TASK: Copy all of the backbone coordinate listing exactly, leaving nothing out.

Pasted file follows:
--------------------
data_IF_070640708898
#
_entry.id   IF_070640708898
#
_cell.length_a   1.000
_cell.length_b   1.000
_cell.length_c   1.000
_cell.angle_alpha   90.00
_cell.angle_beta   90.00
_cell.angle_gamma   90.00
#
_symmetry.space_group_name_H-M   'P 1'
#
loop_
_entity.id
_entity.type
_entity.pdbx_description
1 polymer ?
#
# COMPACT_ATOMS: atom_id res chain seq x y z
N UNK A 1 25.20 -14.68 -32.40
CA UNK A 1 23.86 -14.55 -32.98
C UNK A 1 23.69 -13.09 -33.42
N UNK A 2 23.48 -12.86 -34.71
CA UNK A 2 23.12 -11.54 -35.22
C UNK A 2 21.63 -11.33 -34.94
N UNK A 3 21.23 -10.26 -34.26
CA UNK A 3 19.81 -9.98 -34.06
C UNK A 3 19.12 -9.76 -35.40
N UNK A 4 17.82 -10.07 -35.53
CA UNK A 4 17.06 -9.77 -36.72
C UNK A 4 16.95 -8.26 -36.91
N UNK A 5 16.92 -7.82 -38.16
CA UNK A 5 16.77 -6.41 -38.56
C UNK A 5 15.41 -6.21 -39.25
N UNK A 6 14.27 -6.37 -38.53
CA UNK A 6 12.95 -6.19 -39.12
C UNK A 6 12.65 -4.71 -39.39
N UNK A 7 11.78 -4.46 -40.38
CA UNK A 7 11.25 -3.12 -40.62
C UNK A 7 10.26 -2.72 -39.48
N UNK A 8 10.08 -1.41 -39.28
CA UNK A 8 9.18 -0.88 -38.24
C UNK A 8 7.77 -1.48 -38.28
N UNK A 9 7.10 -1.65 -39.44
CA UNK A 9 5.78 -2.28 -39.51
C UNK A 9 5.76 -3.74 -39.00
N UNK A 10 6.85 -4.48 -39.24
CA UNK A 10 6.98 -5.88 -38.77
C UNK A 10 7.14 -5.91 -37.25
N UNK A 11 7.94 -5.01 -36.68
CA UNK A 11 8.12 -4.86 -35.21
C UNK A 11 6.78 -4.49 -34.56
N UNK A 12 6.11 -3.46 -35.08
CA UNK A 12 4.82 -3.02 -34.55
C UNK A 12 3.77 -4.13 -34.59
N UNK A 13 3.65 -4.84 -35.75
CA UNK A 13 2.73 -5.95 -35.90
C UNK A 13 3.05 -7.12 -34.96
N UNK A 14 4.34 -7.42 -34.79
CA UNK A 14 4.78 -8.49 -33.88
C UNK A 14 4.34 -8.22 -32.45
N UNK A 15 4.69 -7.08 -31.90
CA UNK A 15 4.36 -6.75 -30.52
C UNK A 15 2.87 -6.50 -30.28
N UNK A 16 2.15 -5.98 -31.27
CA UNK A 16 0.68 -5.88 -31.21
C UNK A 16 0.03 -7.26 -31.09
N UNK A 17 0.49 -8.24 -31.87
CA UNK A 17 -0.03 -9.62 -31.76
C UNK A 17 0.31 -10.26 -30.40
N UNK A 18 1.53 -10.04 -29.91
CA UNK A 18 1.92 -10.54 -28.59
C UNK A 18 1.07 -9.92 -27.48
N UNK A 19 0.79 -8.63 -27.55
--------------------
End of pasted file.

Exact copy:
data_IF_070640708898
#
_entry.id   IF_070640708898
#
_cell.length_a   1.000
_cell.length_b   1.000
_cell.length_c   1.000
_cell.angle_alpha   90.00
_cell.angle_beta   90.00
_cell.angle_gamma   90.00
#
_symmetry.space_group_name_H-M   'P 1'
#
loop_
_entity.id
_entity.type
_entity.pdbx_description
1 polymer ?
#
# COMPACT_ATOMS: atom_id res chain seq x y z
N UNK A 1 25.20 -14.68 -32.40
CA UNK A 1 23.86 -14.55 -32.98
C UNK A 1 23.69 -13.09 -33.42
N UNK A 2 23.48 -12.86 -34.71
CA UNK A 2 23.12 -11.54 -35.22
C UNK A 2 21.63 -11.33 -34.94
N UNK A 3 21.23 -10.26 -34.26
CA UNK A 3 19.81 -9.98 -34.06
C UNK A 3 19.12 -9.76 -35.40
N UNK A 4 17.82 -10.07 -35.53
CA UNK A 4 17.06 -9.77 -36.72
C UNK A 4 16.95 -8.26 -36.91
N UNK A 5 16.92 -7.82 -38.16
CA UNK A 5 16.77 -6.41 -38.56
C UNK A 5 15.41 -6.21 -39.25
N UNK A 6 14.27 -6.37 -38.53
CA UNK A 6 12.95 -6.19 -39.12
C UNK A 6 12.65 -4.71 -39.39
N UNK A 7 11.78 -4.46 -40.38
CA UNK A 7 11.25 -3.12 -40.62
C UNK A 7 10.26 -2.72 -39.48
N UNK A 8 10.08 -1.41 -39.28
CA UNK A 8 9.18 -0.88 -38.24
C UNK A 8 7.77 -1.48 -38.28
N UNK A 9 7.10 -1.65 -39.44
CA UNK A 9 5.78 -2.28 -39.51
C UNK A 9 5.76 -3.74 -39.00
N UNK A 10 6.85 -4.48 -39.24
CA UNK A 10 6.98 -5.88 -38.77
C UNK A 10 7.14 -5.91 -37.25
N UNK A 11 7.94 -5.01 -36.68
CA UNK A 11 8.12 -4.86 -35.21
C UNK A 11 6.78 -4.49 -34.56
N UNK A 12 6.11 -3.46 -35.08
CA UNK A 12 4.82 -3.02 -34.55
C UNK A 12 3.77 -4.13 -34.59
N UNK A 13 3.65 -4.84 -35.75
CA UNK A 13 2.73 -5.95 -35.90
C UNK A 13 3.05 -7.12 -34.96
N UNK A 14 4.34 -7.42 -34.79
CA UNK A 14 4.78 -8.49 -33.88
C UNK A 14 4.34 -8.22 -32.45
N UNK A 15 4.69 -7.08 -31.90
CA UNK A 15 4.36 -6.75 -30.52
C UNK A 15 2.87 -6.50 -30.28
N UNK A 16 2.15 -5.98 -31.27
CA UNK A 16 0.68 -5.88 -31.21
C UNK A 16 0.03 -7.26 -31.09
N UNK A 17 0.49 -8.24 -31.87
CA UNK A 17 -0.03 -9.62 -31.76
C UNK A 17 0.31 -10.26 -30.40
N UNK A 18 1.53 -10.04 -29.91
CA UNK A 18 1.92 -10.54 -28.59
C UNK A 18 1.07 -9.92 -27.48
N UNK A 19 0.79 -8.63 -27.55